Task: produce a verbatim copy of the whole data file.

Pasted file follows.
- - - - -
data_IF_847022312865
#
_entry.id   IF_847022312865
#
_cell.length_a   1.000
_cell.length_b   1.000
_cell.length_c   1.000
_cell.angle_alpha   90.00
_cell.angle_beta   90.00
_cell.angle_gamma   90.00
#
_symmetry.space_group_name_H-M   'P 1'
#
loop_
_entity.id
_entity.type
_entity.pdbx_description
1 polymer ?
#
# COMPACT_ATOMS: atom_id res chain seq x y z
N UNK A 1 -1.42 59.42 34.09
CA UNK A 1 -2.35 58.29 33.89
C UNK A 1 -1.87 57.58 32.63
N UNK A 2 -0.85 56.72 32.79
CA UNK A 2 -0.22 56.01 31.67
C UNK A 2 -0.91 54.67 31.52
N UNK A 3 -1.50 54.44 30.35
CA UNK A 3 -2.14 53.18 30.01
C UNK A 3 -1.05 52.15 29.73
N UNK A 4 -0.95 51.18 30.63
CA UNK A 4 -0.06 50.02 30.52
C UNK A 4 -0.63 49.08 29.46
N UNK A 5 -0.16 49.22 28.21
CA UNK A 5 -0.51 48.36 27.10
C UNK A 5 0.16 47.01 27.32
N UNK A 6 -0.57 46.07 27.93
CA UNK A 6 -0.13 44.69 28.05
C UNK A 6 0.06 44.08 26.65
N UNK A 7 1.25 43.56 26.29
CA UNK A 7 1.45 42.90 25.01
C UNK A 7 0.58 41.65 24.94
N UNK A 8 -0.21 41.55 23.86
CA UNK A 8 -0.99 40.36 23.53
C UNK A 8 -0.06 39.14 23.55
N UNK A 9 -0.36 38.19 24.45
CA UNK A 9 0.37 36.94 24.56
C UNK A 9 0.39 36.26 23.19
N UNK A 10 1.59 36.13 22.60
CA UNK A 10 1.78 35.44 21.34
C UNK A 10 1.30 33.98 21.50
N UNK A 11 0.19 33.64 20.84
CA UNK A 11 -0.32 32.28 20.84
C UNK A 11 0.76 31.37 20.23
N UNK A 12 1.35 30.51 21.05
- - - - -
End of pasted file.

data_IF_847022312865
#
_entry.id   IF_847022312865
#
_cell.length_a   1.000
_cell.length_b   1.000
_cell.length_c   1.000
_cell.angle_alpha   90.00
_cell.angle_beta   90.00
_cell.angle_gamma   90.00
#
_symmetry.space_group_name_H-M   'P 1'
#
loop_
_entity.id
_entity.type
_entity.pdbx_description
1 polymer ?
#
# COMPACT_ATOMS: atom_id res chain seq x y z
N UNK A 1 -1.42 59.42 34.09
CA UNK A 1 -2.35 58.29 33.89
C UNK A 1 -1.87 57.58 32.63
N UNK A 2 -0.85 56.72 32.79
CA UNK A 2 -0.22 56.01 31.67
C UNK A 2 -0.91 54.67 31.52
N UNK A 3 -1.50 54.44 30.35
CA UNK A 3 -2.14 53.18 30.01
C UNK A 3 -1.05 52.15 29.73
N UNK A 4 -0.95 51.18 30.63
CA UNK A 4 -0.06 50.02 30.52
C UNK A 4 -0.63 49.08 29.46
N UNK A 5 -0.16 49.22 28.21
CA UNK A 5 -0.51 48.36 27.10
C UNK A 5 0.16 47.01 27.32
N UNK A 6 -0.57 46.07 27.93
CA UNK A 6 -0.13 44.69 28.05
C UNK A 6 0.06 44.08 26.65
N UNK A 7 1.25 43.56 26.29
CA UNK A 7 1.45 42.90 25.01
C UNK A 7 0.58 41.65 24.94
N UNK A 8 -0.21 41.55 23.86
CA UNK A 8 -0.99 40.36 23.53
C UNK A 8 -0.06 39.14 23.55
N UNK A 9 -0.36 38.19 24.45
CA UNK A 9 0.37 36.94 24.56
C UNK A 9 0.39 36.26 23.19
N UNK A 10 1.59 36.13 22.60
CA UNK A 10 1.78 35.44 21.34
C UNK A 10 1.30 33.98 21.50
N UNK A 11 0.19 33.64 20.84
CA UNK A 11 -0.32 32.28 20.84
C UNK A 11 0.76 31.37 20.23
N UNK A 12 1.35 30.51 21.05